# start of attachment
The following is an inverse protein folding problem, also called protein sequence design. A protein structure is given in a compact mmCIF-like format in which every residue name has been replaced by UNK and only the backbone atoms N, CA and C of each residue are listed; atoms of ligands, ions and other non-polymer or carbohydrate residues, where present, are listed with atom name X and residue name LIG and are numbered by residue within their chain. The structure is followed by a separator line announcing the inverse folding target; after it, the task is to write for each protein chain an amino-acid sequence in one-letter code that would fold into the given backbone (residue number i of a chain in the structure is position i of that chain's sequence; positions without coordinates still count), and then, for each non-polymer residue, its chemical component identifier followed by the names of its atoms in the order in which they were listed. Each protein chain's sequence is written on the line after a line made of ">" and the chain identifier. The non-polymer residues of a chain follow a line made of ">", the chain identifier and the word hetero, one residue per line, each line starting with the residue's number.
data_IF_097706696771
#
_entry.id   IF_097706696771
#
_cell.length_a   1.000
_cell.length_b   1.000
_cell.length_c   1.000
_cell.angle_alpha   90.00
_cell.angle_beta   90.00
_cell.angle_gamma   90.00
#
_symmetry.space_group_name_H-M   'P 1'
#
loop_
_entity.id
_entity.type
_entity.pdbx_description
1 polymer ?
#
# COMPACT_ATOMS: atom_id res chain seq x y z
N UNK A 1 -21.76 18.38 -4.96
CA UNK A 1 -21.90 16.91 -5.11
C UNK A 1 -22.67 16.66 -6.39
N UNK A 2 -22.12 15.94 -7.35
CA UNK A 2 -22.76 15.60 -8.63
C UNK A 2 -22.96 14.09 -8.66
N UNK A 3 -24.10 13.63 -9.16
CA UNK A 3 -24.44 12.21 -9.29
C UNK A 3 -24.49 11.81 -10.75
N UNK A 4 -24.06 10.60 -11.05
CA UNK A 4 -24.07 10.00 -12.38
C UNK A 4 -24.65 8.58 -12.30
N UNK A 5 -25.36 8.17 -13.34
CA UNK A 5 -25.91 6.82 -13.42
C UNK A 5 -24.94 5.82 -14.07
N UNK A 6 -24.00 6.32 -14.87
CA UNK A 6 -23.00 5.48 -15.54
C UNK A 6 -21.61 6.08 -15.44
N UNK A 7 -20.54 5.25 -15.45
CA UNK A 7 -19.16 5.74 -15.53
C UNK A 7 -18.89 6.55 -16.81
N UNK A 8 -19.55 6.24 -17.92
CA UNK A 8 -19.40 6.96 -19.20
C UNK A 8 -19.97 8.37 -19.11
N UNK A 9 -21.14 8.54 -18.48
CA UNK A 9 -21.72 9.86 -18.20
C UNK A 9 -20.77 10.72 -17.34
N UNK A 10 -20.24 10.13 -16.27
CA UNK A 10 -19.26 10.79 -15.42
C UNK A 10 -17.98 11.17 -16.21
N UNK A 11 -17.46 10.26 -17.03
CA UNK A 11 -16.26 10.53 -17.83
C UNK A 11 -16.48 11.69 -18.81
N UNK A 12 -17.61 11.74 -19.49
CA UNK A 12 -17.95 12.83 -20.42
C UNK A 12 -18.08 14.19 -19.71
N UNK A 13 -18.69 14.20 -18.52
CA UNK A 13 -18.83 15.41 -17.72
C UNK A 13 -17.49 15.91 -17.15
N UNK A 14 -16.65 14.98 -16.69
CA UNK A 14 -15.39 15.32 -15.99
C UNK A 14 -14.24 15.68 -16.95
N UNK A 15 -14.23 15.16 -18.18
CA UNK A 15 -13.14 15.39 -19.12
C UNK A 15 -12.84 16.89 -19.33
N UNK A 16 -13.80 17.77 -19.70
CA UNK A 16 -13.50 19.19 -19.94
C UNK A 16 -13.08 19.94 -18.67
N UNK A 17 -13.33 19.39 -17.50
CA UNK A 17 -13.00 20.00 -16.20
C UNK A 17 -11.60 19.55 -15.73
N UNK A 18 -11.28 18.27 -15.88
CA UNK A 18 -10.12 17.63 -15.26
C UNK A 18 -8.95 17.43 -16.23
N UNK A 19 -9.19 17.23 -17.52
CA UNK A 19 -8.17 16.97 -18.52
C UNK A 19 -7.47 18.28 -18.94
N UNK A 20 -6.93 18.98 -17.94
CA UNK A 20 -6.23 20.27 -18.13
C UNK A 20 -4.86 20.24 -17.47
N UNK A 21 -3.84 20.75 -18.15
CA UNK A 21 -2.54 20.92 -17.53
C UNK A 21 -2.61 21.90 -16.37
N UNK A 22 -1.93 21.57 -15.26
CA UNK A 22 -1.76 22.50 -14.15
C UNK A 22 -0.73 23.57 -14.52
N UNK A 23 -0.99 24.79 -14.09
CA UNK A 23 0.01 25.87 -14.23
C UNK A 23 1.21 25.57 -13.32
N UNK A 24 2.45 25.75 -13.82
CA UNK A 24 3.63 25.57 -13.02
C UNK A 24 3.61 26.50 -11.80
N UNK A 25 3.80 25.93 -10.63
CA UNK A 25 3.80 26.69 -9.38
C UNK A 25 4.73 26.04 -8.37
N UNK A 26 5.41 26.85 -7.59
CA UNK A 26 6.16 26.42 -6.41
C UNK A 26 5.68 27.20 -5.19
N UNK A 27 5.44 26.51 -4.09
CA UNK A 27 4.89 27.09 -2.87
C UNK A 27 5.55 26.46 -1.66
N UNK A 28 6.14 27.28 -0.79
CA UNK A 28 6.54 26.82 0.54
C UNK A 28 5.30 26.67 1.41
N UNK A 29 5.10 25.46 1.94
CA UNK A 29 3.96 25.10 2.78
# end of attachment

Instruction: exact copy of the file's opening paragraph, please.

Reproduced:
The following is an inverse protein folding problem, also called protein sequence design. A protein structure is given in a compact mmCIF-like format in which every residue name has been replaced by UNK and only the backbone atoms N, CA and C of each residue are listed; atoms of ligands, ions and other non-polymer or carbohydrate residues, where present, are listed with atom name X and residue name LIG and are numbered by residue within their chain. The structure is followed by a separator line announcing the inverse folding target; after it, the task is to write for each protein chain an amino-acid sequence in one-letter code that would fold into the given backbone (residue number i of a chain in the structure is position i of that chain's sequence; positions without coordinates still count), and then, for each non-polymer residue, its chemical component identifier followed by the names of its atoms in the order in which they were listed. Each protein chain's sequence is written on the line after a line made of ">" and the chain identifier. The non-polymer residues of a chain follow a line made of ">", the chain identifier and the word hetero, one residue per line, each line starting with the residue's number.